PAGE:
Women, Children, Health Insurance—What you need to know about court-ordered medical coverage

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Going through a divorce can feel overwhelming, emotionally and logistically. Amidst all the turmoil and the three significant factors you have to sort out—property division, custody, and spousal/child support—there are other, smaller but complex, and critical issues that will significantly impact your post-divorce life. One of the most important is health insurance.

Let’s face it: ensuring good health coverage can be stressful, even in the best of times!

In many cases, a couple has health insurance offered through the employer of one partner, and typically, that policy covers the whole family, including the spouse and dependent children. When employer-based insurance isn’t available, a family can purchase an Affordable Care Act (ACA, also called Obamacare) plan through the Health Insurance Exchange or “Marketplace” (in California, known as Covered California) or select other private insurance—but it can be confusing and expensive.

When you end your marriage, however, insurance gets even more complicated.

Once the divorce is final, an ex-spouse is no longer a legal “family member,” meaning an ex is no longer eligible for coverage under their former spouse’s policy.

If each spouse has individual coverage through their employer and no children, a divorce may have little impact on health insurance. Unfortunately, avoiding some coverage gaps can be very challenging in other common scenarios.

A lapse or loss of coverage can be particularly risky and stressful for an individual with chronic medical conditions—and financially disastrous in a genuine health crisis.

Will I lose coverage?

The good news is that under California law, during your separation and you are still legally married, the insured spouse cannot legally alter the coverage, change beneficiaries, or remove their spouse from the policy. When you file a divorce petition, Automatic Temporary Restraining Orders (ATRO) go into effect, which prevents spouses from doing so. Although you may be eager to move on with totally separate lives and finances, this temporary protection is crucial to keeping couples from making knee-jerk, reckless, or spiteful decisions.

Some couples, ending their marriage amicably or amidst severe medical issues, wonder if they can remain on an employer’s affordable plan together if they don’t divorce. However, many insurance companies view a judgment of legal separation just like a divorce, and under these policies, legally separated couples are no longer eligible for family member coverage. Attempting to stay on the same plan in that case could result in policy cancellation or even fraud accusations. It’s critical to understand the details of your plan.

As soon as the divorce (or legal separation, in some cases) is final, an uninsured spouse will need their own insurance. Depending on your circumstances, you will have several options for obtaining insurance, including through an employer, the ACA, or COBRA. Sometimes, the court may order the insured spouse to keep an uninsured ex on their employer’s plan through COBRA, the Consolidated Omnibus Budget Reconciliation Act. This scenario typically extends coverage for up to 36 months following divorce but can be very costly. Depending on your financial status, you may qualify for Medi-Cal or need-based government assistance on ACA plans.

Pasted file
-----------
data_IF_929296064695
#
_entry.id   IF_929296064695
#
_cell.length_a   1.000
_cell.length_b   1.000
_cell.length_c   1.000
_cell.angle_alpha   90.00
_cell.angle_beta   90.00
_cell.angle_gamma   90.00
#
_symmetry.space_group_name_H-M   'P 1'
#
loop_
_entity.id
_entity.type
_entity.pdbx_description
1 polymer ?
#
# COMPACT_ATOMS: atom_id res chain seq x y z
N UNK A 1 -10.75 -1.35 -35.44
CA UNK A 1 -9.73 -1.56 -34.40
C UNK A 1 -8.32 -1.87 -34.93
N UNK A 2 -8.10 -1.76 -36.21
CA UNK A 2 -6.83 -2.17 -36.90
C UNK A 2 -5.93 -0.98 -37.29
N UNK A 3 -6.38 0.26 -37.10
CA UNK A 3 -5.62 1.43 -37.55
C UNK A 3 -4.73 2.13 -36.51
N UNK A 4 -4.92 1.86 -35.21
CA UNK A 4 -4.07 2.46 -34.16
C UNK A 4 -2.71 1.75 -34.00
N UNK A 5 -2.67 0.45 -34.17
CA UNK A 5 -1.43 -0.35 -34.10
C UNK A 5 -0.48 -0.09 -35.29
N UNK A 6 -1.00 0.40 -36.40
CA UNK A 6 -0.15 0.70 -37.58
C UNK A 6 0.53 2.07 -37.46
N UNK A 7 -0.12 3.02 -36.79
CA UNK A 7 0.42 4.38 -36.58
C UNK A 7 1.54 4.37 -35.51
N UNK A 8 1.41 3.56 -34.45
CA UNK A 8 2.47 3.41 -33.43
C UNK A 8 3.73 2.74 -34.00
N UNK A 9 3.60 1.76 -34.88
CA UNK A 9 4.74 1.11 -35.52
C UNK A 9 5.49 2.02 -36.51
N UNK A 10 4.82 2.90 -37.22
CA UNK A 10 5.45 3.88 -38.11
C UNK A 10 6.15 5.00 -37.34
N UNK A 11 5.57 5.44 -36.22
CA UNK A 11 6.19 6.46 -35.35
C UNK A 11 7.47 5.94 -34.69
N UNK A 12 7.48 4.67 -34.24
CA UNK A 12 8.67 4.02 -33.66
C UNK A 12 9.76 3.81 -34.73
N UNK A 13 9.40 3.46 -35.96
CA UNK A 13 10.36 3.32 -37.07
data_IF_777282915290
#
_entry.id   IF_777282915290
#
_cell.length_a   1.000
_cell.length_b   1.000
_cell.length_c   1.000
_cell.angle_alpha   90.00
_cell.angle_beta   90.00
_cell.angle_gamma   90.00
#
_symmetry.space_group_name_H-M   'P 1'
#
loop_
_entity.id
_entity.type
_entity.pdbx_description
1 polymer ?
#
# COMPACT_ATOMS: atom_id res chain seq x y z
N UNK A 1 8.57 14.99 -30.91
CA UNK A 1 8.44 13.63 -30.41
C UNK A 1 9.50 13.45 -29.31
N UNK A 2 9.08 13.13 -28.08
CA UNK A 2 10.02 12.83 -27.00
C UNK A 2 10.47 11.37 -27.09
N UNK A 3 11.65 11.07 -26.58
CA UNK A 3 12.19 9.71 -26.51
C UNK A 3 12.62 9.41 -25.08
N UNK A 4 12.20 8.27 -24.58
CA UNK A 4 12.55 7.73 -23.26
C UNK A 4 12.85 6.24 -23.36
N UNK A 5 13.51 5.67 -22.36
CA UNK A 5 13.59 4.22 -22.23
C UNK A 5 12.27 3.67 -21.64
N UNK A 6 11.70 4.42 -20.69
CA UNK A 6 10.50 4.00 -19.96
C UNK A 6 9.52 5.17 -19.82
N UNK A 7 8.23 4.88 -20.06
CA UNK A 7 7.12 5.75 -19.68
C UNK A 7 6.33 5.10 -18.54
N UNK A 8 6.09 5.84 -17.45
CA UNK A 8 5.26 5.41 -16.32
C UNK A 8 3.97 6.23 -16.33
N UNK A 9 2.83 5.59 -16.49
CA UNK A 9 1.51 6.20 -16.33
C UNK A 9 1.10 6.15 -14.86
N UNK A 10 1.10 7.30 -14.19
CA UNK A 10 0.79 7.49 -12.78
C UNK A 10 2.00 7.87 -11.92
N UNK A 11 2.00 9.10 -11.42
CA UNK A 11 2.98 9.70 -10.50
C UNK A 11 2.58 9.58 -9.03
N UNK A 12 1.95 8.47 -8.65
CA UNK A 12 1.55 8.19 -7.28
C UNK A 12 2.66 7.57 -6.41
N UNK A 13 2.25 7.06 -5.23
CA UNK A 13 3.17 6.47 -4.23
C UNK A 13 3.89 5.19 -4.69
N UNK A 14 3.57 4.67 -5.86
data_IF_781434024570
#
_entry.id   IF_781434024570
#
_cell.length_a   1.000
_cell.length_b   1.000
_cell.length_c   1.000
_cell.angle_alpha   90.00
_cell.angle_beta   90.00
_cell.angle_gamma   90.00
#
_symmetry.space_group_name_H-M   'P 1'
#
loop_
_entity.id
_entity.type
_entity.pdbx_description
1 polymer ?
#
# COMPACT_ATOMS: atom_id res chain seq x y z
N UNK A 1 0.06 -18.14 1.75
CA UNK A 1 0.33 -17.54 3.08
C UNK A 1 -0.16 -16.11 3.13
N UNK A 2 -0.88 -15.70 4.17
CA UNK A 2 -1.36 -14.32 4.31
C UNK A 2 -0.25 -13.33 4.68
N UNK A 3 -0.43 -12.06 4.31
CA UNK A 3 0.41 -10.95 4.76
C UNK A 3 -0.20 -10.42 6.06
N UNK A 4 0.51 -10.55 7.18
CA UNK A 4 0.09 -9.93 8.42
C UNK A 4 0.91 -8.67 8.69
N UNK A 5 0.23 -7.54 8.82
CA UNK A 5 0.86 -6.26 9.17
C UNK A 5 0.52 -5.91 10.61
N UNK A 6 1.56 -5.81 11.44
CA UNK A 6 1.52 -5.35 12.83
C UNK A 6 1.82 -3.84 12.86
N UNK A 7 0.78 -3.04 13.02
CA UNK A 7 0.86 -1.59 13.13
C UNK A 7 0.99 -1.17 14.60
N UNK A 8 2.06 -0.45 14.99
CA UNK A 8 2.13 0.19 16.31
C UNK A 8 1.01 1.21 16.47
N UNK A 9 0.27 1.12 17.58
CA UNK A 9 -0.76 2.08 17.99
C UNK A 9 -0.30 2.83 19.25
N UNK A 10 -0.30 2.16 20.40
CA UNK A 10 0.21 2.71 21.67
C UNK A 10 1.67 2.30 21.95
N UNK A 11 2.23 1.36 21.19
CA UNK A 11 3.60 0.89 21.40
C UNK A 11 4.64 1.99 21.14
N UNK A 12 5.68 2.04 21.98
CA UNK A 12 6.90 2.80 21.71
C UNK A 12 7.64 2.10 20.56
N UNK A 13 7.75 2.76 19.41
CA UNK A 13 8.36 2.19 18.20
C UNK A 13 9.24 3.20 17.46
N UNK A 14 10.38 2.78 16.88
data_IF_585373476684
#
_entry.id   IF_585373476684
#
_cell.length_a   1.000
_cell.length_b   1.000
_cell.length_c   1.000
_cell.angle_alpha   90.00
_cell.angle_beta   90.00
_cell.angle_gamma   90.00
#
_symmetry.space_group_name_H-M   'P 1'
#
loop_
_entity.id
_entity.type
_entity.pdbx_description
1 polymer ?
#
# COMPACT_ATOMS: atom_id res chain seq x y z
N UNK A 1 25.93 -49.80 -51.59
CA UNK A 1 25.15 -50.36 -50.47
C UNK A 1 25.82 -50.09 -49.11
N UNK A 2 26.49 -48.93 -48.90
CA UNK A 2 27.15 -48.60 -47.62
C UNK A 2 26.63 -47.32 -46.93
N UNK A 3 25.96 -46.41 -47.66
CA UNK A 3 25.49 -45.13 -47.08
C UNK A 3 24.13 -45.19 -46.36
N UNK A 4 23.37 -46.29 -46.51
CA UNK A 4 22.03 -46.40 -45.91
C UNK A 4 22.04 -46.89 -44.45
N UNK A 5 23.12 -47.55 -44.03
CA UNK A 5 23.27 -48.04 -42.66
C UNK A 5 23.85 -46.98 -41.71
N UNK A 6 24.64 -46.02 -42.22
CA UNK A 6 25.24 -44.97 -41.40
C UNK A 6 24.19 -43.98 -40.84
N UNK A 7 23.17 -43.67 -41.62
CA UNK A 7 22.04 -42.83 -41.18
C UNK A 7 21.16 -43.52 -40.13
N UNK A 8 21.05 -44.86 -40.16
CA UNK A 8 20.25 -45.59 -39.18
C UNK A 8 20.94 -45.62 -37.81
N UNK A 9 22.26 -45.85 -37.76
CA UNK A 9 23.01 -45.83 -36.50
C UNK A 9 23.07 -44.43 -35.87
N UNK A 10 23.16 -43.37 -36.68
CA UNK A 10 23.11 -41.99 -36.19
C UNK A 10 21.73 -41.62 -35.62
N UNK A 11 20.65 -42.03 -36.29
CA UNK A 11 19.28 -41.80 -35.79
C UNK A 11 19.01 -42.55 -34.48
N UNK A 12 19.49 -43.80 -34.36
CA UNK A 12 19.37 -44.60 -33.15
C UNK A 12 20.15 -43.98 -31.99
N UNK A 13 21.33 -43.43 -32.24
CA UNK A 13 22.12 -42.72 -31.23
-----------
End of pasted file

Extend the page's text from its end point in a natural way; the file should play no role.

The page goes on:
Will my kids lose health insurance? Who covers the children?

Fortunately, after a divorce, children DO remain family members under the law, irrespective of custody orders. So, except when the insured parent loses all parental rights, your children will remain covered.

Your California child support orders will usually include a health insurance provision. California Family Code (sections 3750-3753) requires parents to provide their children with healthcare coverage (including vision and dental) and financial support.

If one parent has job-based insurance that covers the child at little or no cost, the court will typically order the parent to keep the child on their policy. (Children can remain on a parent’s policy until 25 years of age). However, it’s essential to realize that support and insurance are separate—health coverage is in addition to, not included in—support. In some cases, the parent ordered to provide insurance may not be the same parent ordered to pay child support.

How Divorce Impacts Women’s Health Insurance

Sadly, research shows that women are disproportionately impacted by insurance loss during divorce. A 2012 study (most recent available data) published by the National Institutes of Health (NIH) found that each year, about 115,000 women nationwide lose their spouse’s health insurance during divorce, and 65,000 of them become uninsured.

According to the study, “The loss of insurance coverage we observe is not just a short-term disruption. Women’s rates of insurance coverage remain depressed for more than two years after divorce. Insurance loss may compound the economic losses women experience after divorce and contribute to as well as compound previously documented health declines following divorce.”

When preparing for your divorce, review the specifics of your current policy. Ensure you understand the impact of divorce and start planning and budgeting well before losing coverage. Preparing for health insurance changes at the start of your dissolution process can help you minimize gaps in coverage and avoid extra costs.

The skilled and caring family law attorneys at SFLG can help you sort through the complex issues involved in your divorce—including health insurance—and start your new life on firm footing.

By Debra Schoenberg


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